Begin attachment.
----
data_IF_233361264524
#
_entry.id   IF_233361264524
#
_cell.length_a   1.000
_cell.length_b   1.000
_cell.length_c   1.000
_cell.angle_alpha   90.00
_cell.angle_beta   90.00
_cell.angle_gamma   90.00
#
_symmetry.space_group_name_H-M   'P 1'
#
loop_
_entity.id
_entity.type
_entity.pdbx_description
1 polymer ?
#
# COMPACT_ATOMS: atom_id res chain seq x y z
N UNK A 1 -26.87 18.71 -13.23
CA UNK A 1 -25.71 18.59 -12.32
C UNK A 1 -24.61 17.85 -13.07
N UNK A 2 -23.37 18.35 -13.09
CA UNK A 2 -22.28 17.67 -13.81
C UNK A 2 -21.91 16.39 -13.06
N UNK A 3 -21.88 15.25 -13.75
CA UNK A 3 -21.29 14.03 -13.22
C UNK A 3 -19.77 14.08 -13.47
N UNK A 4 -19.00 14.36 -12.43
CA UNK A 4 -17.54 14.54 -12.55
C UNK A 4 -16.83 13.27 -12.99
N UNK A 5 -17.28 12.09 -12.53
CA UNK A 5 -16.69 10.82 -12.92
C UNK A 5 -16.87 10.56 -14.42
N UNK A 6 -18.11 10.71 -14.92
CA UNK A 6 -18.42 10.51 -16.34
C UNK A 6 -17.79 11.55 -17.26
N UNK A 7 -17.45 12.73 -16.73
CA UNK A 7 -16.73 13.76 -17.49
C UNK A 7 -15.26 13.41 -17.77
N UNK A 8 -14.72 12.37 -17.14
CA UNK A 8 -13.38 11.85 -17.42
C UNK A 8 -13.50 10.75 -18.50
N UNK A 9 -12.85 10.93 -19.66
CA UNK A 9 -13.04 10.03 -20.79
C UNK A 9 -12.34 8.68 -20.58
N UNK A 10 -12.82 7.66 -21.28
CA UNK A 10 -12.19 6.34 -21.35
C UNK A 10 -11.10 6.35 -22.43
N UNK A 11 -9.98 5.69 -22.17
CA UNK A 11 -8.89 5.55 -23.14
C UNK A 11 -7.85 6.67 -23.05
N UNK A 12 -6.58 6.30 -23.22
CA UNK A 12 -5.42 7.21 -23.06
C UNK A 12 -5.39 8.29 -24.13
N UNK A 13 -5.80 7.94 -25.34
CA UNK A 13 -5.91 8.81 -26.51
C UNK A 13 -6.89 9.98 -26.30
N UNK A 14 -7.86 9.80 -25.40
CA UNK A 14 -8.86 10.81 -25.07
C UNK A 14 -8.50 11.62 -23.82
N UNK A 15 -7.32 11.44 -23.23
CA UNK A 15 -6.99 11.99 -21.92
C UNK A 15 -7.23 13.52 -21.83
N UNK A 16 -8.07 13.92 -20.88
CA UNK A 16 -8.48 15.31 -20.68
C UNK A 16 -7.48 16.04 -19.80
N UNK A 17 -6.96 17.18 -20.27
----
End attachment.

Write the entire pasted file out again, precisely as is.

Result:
data_IF_233361264524
#
_entry.id   IF_233361264524
#
_cell.length_a   1.000
_cell.length_b   1.000
_cell.length_c   1.000
_cell.angle_alpha   90.00
_cell.angle_beta   90.00
_cell.angle_gamma   90.00
#
_symmetry.space_group_name_H-M   'P 1'
#
loop_
_entity.id
_entity.type
_entity.pdbx_description
1 polymer ?
#
# COMPACT_ATOMS: atom_id res chain seq x y z
N UNK A 1 -26.87 18.71 -13.23
CA UNK A 1 -25.71 18.59 -12.32
C UNK A 1 -24.61 17.85 -13.07
N UNK A 2 -23.37 18.35 -13.09
CA UNK A 2 -22.28 17.67 -13.81
C UNK A 2 -21.91 16.39 -13.06
N UNK A 3 -21.88 15.25 -13.75
CA UNK A 3 -21.29 14.03 -13.22
C UNK A 3 -19.77 14.08 -13.47
N UNK A 4 -19.00 14.36 -12.43
CA UNK A 4 -17.54 14.54 -12.55
C UNK A 4 -16.83 13.27 -12.99
N UNK A 5 -17.28 12.09 -12.53
CA UNK A 5 -16.69 10.82 -12.92
C UNK A 5 -16.87 10.56 -14.42
N UNK A 6 -18.11 10.71 -14.92
CA UNK A 6 -18.42 10.51 -16.34
C UNK A 6 -17.79 11.55 -17.26
N UNK A 7 -17.45 12.73 -16.73
CA UNK A 7 -16.73 13.76 -17.49
C UNK A 7 -15.26 13.41 -17.77
N UNK A 8 -14.72 12.37 -17.14
CA UNK A 8 -13.38 11.85 -17.42
C UNK A 8 -13.50 10.75 -18.50
N UNK A 9 -12.85 10.93 -19.66
CA UNK A 9 -13.04 10.03 -20.79
C UNK A 9 -12.34 8.68 -20.58
N UNK A 10 -12.82 7.66 -21.28
CA UNK A 10 -12.19 6.34 -21.35
C UNK A 10 -11.10 6.35 -22.43
N UNK A 11 -9.98 5.69 -22.17
CA UNK A 11 -8.89 5.55 -23.14
C UNK A 11 -7.85 6.67 -23.05
N UNK A 12 -6.58 6.30 -23.22
CA UNK A 12 -5.42 7.21 -23.06
C UNK A 12 -5.39 8.29 -24.13
N UNK A 13 -5.80 7.94 -25.34
CA UNK A 13 -5.91 8.81 -26.51
C UNK A 13 -6.89 9.98 -26.30
N UNK A 14 -7.86 9.80 -25.40
CA UNK A 14 -8.86 10.81 -25.07
C UNK A 14 -8.50 11.62 -23.82
N UNK A 15 -7.32 11.44 -23.23
CA UNK A 15 -6.99 11.99 -21.92
C UNK A 15 -7.23 13.52 -21.83
N UNK A 16 -8.07 13.92 -20.88
CA UNK A 16 -8.48 15.31 -20.68
C UNK A 16 -7.48 16.04 -19.80
N UNK A 17 -6.96 17.18 -20.27